How Long Do Cymbals Last?
Several factors determine how long a cymbal can last. These include the build material, thickness, wear and tear, your technique, and the type of drumsticks you’re using. With proper maintenance, they can easily last more than 20 years.
All drummers wish their cymbals were indestructible. But treat them right and they can last you a lifetime. Treat them badly and they could break down in a couple of weeks!
Let’s take a deeper look into these aspects, and also discuss how you can prolong your beloved cymbals’ lives.
How To Make Cymbals Last Longer
There are several things you can do to help extend the lifespan of your cymbals, such as:
- Handle your cymbals carefully: Avoid dropping or throwing your cymbals, as this can cause them to crack or break. Also, be gentle when setting them up and taking them down, and use protective sleeves or cymbal bags to protect them during transport.
- Avoid playing your cymbals too aggressively: Hitting your cymbals too hard or playing them with sharp or pointed drumsticks can cause them to crack or break over time. Try to use a lighter touch and avoid playing at the very edge of the cymbal, as this can also be hard on the instrument.
- Clean and maintain your cymbals regularly: Use a soft cloth to wipe down your cymbals after each use to remove any dirt or grime that may have accumulated. Avoid using harsh chemicals, instead, use cymbal cleaners.
- Store your cymbals properly: Avoid exposing your cymbals to extreme temperatures or humidity, as this can cause them to crack or warp. If you need to store your cymbals for an extended period, it is a good idea to place them in protective sleeves or bags.
By following these tips, you can help extend the lifespan of your cymbals and ensure that they continue to provide great sound and performance for many years to come.
Traditionally, cymbals are made from the highest-quality B20 Bronze, hammered by hand individually. While pro and advanced-intermediate cymbals are still B20, many affordable cymbals are now made of B8, B10, and B12 variants. And entry-level ones are brass.
So, it’s not surprising that the latter has a shorter life. B20 cymbals are much more solid, can take a beating, and have more wear and tear than any other alloy. Amateur cymbals, particularly brass ones, are the easiest to crack.
Size and Weight
Size and weight can also affect the lifespan of a cymbal. Larger and heavier cymbals may be less prone to cracking or breaking under the strain of hard playing, but they can also be more difficult to control and may not be suitable for all playing styles.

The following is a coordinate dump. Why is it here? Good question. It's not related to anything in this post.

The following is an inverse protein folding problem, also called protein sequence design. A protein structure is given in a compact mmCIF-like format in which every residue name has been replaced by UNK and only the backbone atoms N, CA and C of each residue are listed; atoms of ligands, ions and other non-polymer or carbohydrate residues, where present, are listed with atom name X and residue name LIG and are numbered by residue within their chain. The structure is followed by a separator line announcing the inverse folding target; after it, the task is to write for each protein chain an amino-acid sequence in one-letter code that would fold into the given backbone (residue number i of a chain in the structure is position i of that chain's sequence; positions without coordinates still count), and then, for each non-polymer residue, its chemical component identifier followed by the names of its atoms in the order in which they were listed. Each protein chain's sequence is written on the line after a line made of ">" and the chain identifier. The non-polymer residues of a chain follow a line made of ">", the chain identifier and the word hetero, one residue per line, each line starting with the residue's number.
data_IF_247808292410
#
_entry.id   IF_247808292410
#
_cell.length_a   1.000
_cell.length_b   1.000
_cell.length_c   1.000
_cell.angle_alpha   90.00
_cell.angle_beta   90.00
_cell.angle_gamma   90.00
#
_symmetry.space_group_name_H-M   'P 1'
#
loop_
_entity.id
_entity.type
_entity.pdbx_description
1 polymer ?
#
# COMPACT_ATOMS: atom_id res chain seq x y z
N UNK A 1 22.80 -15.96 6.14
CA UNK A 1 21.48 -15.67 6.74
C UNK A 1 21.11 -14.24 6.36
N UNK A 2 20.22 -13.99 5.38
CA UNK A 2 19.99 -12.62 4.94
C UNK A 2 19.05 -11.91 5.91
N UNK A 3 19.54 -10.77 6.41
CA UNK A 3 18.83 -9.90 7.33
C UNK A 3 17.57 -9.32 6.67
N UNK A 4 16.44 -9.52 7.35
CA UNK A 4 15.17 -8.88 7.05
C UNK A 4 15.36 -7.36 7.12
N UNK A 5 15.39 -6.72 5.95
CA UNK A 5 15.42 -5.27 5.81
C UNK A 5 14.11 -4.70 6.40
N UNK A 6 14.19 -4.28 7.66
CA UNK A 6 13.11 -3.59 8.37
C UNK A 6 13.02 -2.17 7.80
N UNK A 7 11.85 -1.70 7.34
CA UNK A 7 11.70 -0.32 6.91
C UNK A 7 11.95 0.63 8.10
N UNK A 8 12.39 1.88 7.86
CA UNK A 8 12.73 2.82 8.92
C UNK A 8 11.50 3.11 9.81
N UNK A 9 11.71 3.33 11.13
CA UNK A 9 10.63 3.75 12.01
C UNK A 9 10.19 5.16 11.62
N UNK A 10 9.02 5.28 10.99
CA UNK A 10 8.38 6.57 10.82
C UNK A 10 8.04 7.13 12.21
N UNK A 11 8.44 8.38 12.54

On the other hand, smaller and lighter cymbals may be more agile and responsive, but they may be more prone to damage if played too aggressively. If you need help deciding what size cymbals you should get, it’s worth doing the research beforehand.
Handling Of The Cymbal
Cymbals are a drummer’s precious possession. And like all things precious, they, too, need to be handled with the utmost care. A lot of drummers ignore this simple but essential aspect when it comes to looking after cymbals.
This includes not storing them in bags when not in use or during tours, not cleaning them regularly, or not mounting them properly with felts on top and bottom. Continuous mishandling over time can lead to a smaller lifespan for cymbals.
Wear and Tear
This factor, more or less, can’t be helped by musicians, particularly professional ones that have to tour and do a lot of live performances. Even though this is not as big of an issue as mishandling the cymbals, wear & tear do affect the cymbal’s lifespan.
Touring involves mounting, dismounting your setup, going on the road, and playing for the crowds. There are also times when cymbals are exposed to notorious weather conditions like rain, sun, and wind. All of this takes a toll on cymbals, which results in them getting darker and frail and eventually breaking down.
Most cymbals are meant to last a long, long time, no matter which material they’re made of. Thus, in most cases, broken cymbals signify that a drummer’s technique is poor and needs some work. And sure, sometimes the music demands heavy playing, but still, cymbals can withstand hard hitting with proper technique.
There are many tutorials online that will tell you the best way to hit the edge of cymbals in a whipping motion, using the wrist. While doing so, use the neck of your sticks to make the impact and your cymbals will thank you.
Does Brand Matter?
The brand of a cymbal can be an important factor to consider when purchasing a new cymbal, as different brands may have different reputations for quality, durability, and sound. However, it is important to keep in mind that the best cymbal for one person may not be the best for another, as personal preferences and playing styles can vary widely.
Some well-known and highly respected cymbal brands include Zildjian, Sabian, Meinl, and Paiste. These brands have long histories in the music industry and are known for producing high-quality cymbals that are favored by many professional drummers.
It is difficult to say which are the best or worst cymbals overall, as this can depend on personal preferences and the specific needs of each drummer. It may also be helpful to read reviews and ask other drummers for their recommendations.
Make sure to do your research and try the cymbals before you get them, as cymbals from these brands tend to cost quite a lot, especially their premium or signature series of cymbals.
In conclusion, the lifespan of a cymbal can vary widely depending on several factors including the quality of the cymbal, the way it is played, and how it is cared for. High-quality cymbals made from bronze tend to last longer than cheaper cymbals made from other materials, and size and weight can also affect a cymbal’s lifespan.